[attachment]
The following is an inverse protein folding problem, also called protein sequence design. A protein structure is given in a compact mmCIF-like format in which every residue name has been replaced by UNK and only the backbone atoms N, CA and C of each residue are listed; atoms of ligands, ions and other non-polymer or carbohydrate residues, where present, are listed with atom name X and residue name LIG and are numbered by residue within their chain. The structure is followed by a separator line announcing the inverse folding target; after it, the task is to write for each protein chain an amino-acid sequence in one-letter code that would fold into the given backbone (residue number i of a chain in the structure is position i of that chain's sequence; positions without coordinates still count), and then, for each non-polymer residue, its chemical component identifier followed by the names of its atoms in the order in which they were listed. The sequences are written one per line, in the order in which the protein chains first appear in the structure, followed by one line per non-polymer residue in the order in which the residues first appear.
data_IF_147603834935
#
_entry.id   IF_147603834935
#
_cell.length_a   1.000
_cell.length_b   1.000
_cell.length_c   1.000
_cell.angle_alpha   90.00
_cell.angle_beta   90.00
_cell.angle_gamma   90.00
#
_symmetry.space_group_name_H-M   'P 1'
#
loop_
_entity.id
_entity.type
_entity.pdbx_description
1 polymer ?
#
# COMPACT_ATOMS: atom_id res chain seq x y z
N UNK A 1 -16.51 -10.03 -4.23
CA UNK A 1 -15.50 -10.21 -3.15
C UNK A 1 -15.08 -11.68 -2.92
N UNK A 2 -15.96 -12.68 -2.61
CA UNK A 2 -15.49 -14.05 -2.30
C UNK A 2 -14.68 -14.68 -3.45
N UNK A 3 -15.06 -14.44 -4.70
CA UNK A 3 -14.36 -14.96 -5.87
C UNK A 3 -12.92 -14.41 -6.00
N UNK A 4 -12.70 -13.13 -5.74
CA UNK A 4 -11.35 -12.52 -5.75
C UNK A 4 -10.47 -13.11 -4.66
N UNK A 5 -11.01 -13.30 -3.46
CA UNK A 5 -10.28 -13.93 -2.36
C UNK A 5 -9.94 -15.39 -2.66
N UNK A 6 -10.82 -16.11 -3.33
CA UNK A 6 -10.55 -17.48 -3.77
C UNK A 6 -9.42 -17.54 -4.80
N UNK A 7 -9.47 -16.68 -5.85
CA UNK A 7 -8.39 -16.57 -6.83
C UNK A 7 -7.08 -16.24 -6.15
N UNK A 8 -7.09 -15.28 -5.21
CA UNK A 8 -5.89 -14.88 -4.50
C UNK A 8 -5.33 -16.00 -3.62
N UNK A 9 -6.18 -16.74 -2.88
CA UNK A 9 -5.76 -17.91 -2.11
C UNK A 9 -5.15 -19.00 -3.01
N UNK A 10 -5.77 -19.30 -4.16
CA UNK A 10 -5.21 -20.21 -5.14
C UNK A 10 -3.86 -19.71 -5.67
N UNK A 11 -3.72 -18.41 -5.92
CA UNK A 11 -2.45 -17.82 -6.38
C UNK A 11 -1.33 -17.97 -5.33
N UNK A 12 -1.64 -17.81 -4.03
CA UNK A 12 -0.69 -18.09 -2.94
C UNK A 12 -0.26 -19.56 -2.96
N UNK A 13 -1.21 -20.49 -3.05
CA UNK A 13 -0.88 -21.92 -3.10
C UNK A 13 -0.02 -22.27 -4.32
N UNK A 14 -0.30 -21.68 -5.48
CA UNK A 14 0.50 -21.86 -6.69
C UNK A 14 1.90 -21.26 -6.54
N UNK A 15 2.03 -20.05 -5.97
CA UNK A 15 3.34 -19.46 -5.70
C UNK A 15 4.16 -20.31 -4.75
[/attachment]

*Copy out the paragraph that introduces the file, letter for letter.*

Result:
The following is an inverse protein folding problem, also called protein sequence design. A protein structure is given in a compact mmCIF-like format in which every residue name has been replaced by UNK and only the backbone atoms N, CA and C of each residue are listed; atoms of ligands, ions and other non-polymer or carbohydrate residues, where present, are listed with atom name X and residue name LIG and are numbered by residue within their chain. The structure is followed by a separator line announcing the inverse folding target; after it, the task is to write for each protein chain an amino-acid sequence in one-letter code that would fold into the given backbone (residue number i of a chain in the structure is position i of that chain's sequence; positions without coordinates still count), and then, for each non-polymer residue, its chemical component identifier followed by the names of its atoms in the order in which they were listed. The sequences are written one per line, in the order in which the protein chains first appear in the structure, followed by one line per non-polymer residue in the order in which the residues first appear.